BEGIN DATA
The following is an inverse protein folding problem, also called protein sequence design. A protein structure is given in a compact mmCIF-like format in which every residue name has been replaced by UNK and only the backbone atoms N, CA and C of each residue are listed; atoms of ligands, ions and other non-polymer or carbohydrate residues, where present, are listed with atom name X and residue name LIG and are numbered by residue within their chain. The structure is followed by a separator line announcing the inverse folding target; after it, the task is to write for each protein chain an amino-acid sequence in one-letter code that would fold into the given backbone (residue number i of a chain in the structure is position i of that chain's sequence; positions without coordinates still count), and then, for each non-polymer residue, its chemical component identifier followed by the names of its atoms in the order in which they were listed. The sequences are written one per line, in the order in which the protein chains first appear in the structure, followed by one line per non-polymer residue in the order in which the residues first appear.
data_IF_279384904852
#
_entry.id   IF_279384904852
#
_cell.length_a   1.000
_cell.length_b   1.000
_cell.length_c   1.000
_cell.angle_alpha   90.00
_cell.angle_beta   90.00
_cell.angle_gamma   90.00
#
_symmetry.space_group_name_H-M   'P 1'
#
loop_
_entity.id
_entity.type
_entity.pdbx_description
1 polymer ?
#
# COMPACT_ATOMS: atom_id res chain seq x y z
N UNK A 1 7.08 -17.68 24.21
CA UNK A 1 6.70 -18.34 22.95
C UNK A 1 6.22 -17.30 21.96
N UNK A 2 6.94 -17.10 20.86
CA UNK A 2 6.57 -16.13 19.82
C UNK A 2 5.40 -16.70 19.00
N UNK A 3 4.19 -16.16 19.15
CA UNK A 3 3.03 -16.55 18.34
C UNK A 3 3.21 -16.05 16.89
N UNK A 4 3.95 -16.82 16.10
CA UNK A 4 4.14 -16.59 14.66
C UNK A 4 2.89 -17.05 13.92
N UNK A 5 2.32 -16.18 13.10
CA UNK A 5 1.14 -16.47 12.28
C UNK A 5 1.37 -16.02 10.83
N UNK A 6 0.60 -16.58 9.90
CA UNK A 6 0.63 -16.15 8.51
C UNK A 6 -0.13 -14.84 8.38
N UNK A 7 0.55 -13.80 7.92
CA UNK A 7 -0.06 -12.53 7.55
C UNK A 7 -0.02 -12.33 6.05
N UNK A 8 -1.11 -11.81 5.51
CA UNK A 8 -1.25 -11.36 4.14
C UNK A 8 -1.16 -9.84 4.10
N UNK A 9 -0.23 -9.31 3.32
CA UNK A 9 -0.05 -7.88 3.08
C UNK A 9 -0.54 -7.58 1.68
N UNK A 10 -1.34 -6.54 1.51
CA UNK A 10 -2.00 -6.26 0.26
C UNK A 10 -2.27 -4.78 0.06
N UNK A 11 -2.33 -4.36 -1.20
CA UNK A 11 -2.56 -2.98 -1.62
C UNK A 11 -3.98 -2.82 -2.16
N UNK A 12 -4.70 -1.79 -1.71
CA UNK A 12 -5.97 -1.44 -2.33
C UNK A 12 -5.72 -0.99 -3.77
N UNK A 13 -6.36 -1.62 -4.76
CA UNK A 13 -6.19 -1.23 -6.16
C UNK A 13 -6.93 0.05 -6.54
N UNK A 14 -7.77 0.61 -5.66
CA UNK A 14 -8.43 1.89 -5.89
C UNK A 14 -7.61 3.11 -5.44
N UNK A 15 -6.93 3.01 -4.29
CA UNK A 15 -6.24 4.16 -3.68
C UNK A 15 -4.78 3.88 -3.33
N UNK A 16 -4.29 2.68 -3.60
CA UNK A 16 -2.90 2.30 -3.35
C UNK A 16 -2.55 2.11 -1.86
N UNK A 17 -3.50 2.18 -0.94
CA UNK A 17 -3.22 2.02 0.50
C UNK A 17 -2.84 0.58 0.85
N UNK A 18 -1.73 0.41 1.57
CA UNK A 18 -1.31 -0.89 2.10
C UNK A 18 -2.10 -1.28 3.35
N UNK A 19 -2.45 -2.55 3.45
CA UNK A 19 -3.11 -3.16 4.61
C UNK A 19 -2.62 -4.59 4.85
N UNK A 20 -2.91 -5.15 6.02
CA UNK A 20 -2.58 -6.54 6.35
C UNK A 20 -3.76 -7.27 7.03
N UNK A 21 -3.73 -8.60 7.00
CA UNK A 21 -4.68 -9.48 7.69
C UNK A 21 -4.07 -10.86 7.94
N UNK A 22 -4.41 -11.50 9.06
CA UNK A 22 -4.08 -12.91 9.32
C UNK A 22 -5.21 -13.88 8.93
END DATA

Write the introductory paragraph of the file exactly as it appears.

The following is an inverse protein folding problem, also called protein sequence design. A protein structure is given in a compact mmCIF-like format in which every residue name has been replaced by UNK and only the backbone atoms N, CA and C of each residue are listed; atoms of ligands, ions and other non-polymer or carbohydrate residues, where present, are listed with atom name X and residue name LIG and are numbered by residue within their chain. The structure is followed by a separator line announcing the inverse folding target; after it, the task is to write for each protein chain an amino-acid sequence in one-letter code that would fold into the given backbone (residue number i of a chain in the structure is position i of that chain's sequence; positions without coordinates still count), and then, for each non-polymer residue, its chemical component identifier followed by the names of its atoms in the order in which they were listed. The sequences are written one per line, in the order in which the protein chains first appear in the structure, followed by one line per non-polymer residue in the order in which the residues first appear.